Imperfect Sensitivity of RT-PCR tests

Regrettably, the sensitivity of COVID-19 RT-PCR tests is defective, with a pooled estimate of 89% (95% CI: 81%, 94%) [14]. Indeed, the clinician should know that one or more negative RT-PCR results will not rule out COVID-19 [15]. Several factors are implicated in a false RT-PCR negative result, including;

Bad quality of the sample.

Collecting the sample too early than the expected time (e.g. between exposure to SARS-CoV-2 and symptom onset, which may take up to 7 days) or late in the course of disease (eg, in the 4th week 4 post-symptom onset and beyond [16]).

Improper handling and shipping of the specimen.

And deep-seated technical factors in the test [15]. If a negative result is obtained from a patient with a high index of suspicion for COVID-19, additional specimens should be collected, and tested [15].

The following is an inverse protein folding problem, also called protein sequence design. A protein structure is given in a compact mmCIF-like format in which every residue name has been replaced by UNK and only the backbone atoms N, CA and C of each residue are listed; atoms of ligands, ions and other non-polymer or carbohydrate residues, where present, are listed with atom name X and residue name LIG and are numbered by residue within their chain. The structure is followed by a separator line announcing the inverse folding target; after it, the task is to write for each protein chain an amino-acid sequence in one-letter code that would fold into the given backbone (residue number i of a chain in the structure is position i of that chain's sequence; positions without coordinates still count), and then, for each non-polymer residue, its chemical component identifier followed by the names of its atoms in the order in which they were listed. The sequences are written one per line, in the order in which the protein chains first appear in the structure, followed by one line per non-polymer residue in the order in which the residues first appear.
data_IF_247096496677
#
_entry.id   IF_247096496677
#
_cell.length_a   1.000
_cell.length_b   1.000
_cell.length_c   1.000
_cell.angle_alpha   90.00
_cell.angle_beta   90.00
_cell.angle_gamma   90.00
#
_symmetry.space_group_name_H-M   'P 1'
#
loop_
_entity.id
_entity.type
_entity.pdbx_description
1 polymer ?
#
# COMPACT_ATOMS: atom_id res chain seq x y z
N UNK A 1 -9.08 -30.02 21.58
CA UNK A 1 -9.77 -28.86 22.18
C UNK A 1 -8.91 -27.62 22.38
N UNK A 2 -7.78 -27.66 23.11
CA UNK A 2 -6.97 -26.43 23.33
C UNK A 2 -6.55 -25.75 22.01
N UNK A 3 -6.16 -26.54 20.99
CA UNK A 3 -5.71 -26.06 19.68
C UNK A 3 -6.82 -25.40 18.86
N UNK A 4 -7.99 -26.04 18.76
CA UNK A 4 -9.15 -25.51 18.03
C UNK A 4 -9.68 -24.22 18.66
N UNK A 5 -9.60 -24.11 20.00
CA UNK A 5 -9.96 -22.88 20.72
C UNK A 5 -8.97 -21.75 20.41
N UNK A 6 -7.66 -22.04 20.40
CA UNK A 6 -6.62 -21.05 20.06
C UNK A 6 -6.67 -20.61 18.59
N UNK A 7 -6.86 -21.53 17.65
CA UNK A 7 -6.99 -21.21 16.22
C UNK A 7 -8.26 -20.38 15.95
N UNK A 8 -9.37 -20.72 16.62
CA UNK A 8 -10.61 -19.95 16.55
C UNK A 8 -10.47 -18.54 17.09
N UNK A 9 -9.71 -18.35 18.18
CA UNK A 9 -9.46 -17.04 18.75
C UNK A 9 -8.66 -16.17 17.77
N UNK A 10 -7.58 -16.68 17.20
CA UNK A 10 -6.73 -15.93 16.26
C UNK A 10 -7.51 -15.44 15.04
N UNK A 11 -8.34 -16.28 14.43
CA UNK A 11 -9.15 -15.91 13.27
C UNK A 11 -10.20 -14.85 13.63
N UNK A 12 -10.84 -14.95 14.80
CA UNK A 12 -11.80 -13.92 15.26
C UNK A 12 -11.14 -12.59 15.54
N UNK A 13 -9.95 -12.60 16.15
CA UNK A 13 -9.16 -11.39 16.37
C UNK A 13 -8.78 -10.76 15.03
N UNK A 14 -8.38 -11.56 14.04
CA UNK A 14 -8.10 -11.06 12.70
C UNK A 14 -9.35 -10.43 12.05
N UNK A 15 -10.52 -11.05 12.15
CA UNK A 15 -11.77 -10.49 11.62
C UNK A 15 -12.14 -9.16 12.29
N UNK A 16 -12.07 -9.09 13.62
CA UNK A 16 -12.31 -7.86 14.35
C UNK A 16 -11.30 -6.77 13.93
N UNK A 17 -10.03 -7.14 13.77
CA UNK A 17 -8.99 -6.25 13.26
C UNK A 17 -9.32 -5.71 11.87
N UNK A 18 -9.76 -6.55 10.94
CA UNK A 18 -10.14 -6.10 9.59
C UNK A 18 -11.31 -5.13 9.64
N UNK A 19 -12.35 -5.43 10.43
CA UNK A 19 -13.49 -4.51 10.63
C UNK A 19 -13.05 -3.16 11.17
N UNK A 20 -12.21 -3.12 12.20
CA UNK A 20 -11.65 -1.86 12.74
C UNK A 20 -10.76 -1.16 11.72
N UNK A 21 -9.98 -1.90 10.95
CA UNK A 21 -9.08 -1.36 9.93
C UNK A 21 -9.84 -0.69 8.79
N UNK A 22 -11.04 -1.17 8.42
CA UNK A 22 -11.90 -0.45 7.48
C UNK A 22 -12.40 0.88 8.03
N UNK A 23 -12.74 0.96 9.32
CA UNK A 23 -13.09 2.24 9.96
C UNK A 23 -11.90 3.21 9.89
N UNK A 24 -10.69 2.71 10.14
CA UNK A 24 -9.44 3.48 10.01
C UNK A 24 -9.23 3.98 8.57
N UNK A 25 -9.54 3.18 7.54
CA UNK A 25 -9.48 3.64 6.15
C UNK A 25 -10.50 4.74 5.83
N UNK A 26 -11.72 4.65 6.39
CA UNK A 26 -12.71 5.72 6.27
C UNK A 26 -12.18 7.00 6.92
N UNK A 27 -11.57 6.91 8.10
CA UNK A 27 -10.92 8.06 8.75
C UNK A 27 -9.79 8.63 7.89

Late Accuracy

While the later stages of COVID-19 disease (e.g., >7 days postonset of presentations), lower respiratory tract samples (e.g. sputum, bronchoalveolar lavage fluid, or tracheal secretions) may produce higher rates of positivity and COVID-19 virus detection [17]. Sensitivity may be lower if gathered samples are technically sub-optimally or in cases with a low viral load [18].

Indirect Impacts and Adverse of False Positive RT-PCR

Indirect effects of SARS-CoV-2 RT-PCR socially may be serious. False-positive results for SARS-CoV-2 RT-PCR are not illogical. Because it may lead to loss of work, separation from family members, and unneeded psycho-social troubles.

Chest CT and COVID-19